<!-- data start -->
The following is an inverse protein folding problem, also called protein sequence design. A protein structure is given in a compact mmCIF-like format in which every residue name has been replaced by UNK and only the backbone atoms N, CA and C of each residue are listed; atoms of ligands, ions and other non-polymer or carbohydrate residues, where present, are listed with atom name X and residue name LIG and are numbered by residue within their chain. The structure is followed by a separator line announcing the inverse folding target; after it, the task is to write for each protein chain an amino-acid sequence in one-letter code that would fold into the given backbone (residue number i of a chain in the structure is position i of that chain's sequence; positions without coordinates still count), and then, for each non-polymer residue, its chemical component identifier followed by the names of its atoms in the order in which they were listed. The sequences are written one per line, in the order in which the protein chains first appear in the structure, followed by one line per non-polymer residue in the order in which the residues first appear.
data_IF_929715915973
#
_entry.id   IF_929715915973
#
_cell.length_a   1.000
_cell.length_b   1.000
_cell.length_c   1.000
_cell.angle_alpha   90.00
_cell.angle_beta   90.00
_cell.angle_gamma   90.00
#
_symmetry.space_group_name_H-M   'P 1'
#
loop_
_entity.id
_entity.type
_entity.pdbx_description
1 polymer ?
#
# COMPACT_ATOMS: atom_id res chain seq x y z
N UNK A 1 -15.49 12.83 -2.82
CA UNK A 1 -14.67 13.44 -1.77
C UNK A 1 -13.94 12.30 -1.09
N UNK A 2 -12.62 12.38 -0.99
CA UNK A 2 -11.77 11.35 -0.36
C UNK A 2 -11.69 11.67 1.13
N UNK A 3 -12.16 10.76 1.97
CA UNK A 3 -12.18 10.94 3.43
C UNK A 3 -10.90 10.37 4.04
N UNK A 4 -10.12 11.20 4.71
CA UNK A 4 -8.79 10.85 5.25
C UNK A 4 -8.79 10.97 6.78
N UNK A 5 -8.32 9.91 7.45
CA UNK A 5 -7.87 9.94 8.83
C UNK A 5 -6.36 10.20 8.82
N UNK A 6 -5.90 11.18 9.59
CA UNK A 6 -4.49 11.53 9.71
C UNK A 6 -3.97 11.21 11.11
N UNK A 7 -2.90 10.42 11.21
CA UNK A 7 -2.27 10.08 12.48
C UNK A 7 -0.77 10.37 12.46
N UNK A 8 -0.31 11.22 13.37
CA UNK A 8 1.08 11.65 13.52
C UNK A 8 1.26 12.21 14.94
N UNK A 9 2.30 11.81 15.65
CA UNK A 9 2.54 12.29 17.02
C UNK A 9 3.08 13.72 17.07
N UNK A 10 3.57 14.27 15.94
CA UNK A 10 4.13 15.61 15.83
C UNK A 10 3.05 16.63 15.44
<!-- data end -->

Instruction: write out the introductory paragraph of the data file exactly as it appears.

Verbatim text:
The following is an inverse protein folding problem, also called protein sequence design. A protein structure is given in a compact mmCIF-like format in which every residue name has been replaced by UNK and only the backbone atoms N, CA and C of each residue are listed; atoms of ligands, ions and other non-polymer or carbohydrate residues, where present, are listed with atom name X and residue name LIG and are numbered by residue within their chain. The structure is followed by a separator line announcing the inverse folding target; after it, the task is to write for each protein chain an amino-acid sequence in one-letter code that would fold into the given backbone (residue number i of a chain in the structure is position i of that chain's sequence; positions without coordinates still count), and then, for each non-polymer residue, its chemical component identifier followed by the names of its atoms in the order in which they were listed. The sequences are written one per line, in the order in which the protein chains first appear in the structure, followed by one line per non-polymer residue in the order in which the residues first appear.